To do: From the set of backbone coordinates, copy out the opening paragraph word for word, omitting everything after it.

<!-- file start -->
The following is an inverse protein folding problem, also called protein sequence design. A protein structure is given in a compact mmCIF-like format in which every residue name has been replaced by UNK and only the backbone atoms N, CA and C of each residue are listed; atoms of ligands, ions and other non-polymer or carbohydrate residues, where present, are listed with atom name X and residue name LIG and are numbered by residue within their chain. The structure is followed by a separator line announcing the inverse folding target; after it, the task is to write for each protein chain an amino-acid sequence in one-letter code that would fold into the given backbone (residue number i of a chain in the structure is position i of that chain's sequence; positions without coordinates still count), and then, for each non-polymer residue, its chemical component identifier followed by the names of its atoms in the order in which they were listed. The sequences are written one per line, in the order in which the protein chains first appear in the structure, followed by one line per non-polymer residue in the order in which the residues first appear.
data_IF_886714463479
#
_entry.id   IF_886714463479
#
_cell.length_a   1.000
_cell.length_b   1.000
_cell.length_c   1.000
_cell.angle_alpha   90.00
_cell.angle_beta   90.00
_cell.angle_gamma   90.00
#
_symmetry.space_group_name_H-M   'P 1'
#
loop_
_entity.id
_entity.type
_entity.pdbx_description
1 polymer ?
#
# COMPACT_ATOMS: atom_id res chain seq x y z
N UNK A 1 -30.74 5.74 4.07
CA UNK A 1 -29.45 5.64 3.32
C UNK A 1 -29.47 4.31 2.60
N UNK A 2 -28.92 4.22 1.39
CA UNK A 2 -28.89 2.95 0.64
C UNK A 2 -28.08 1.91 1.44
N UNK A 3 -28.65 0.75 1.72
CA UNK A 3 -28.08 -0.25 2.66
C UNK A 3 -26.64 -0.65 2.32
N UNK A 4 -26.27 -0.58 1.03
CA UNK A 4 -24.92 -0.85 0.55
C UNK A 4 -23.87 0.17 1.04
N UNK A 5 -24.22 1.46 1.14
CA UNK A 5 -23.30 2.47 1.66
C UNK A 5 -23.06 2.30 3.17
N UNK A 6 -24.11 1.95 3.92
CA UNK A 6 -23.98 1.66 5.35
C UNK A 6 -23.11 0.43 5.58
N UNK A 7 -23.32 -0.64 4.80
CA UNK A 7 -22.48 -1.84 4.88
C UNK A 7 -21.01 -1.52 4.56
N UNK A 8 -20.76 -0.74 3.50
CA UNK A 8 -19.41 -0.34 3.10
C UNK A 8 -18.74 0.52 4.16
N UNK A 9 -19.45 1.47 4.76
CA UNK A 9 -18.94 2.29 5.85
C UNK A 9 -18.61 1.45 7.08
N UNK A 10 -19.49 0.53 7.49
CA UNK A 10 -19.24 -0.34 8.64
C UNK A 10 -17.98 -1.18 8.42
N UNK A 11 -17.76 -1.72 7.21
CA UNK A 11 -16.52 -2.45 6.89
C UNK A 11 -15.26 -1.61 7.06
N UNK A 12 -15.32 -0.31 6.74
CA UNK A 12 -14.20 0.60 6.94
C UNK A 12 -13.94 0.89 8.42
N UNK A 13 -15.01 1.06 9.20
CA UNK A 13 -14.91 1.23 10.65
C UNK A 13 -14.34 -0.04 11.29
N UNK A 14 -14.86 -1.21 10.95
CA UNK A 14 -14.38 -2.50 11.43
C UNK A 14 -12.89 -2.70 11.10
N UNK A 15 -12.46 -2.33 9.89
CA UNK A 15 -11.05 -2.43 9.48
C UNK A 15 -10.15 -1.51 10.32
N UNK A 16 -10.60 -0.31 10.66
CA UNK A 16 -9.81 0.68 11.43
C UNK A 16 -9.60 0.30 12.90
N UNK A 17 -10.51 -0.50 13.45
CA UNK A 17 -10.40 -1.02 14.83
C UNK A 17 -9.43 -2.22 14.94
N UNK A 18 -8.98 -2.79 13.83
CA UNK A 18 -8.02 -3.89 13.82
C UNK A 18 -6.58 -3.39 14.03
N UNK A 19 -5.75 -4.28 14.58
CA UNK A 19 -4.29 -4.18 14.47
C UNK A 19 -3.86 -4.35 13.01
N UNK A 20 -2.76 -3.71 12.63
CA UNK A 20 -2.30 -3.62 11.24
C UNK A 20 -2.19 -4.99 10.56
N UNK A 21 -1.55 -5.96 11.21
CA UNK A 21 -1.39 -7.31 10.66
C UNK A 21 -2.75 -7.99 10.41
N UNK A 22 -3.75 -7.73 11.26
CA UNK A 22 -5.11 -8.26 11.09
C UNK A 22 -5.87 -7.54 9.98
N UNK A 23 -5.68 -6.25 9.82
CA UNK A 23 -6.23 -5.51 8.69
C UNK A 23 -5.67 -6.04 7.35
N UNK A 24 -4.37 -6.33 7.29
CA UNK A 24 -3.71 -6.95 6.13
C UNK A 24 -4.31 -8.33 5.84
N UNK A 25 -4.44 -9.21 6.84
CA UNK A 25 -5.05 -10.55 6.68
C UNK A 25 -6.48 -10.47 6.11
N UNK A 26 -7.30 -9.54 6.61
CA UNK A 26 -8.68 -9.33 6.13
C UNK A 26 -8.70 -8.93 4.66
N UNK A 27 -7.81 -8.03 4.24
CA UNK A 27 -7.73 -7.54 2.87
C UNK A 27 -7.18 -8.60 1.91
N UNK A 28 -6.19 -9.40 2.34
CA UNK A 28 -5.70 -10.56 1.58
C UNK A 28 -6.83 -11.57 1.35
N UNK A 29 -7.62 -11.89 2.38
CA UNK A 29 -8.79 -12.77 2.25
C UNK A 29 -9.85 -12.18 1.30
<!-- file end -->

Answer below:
The following is an inverse protein folding problem, also called protein sequence design. A protein structure is given in a compact mmCIF-like format in which every residue name has been replaced by UNK and only the backbone atoms N, CA and C of each residue are listed; atoms of ligands, ions and other non-polymer or carbohydrate residues, where present, are listed with atom name X and residue name LIG and are numbered by residue within their chain. The structure is followed by a separator line announcing the inverse folding target; after it, the task is to write for each protein chain an amino-acid sequence in one-letter code that would fold into the given backbone (residue number i of a chain in the structure is position i of that chain's sequence; positions without coordinates still count), and then, for each non-polymer residue, its chemical component identifier followed by the names of its atoms in the order in which they were listed. The sequences are written one per line, in the order in which the protein chains first appear in the structure, followed by one line per non-polymer residue in the order in which the residues first appear.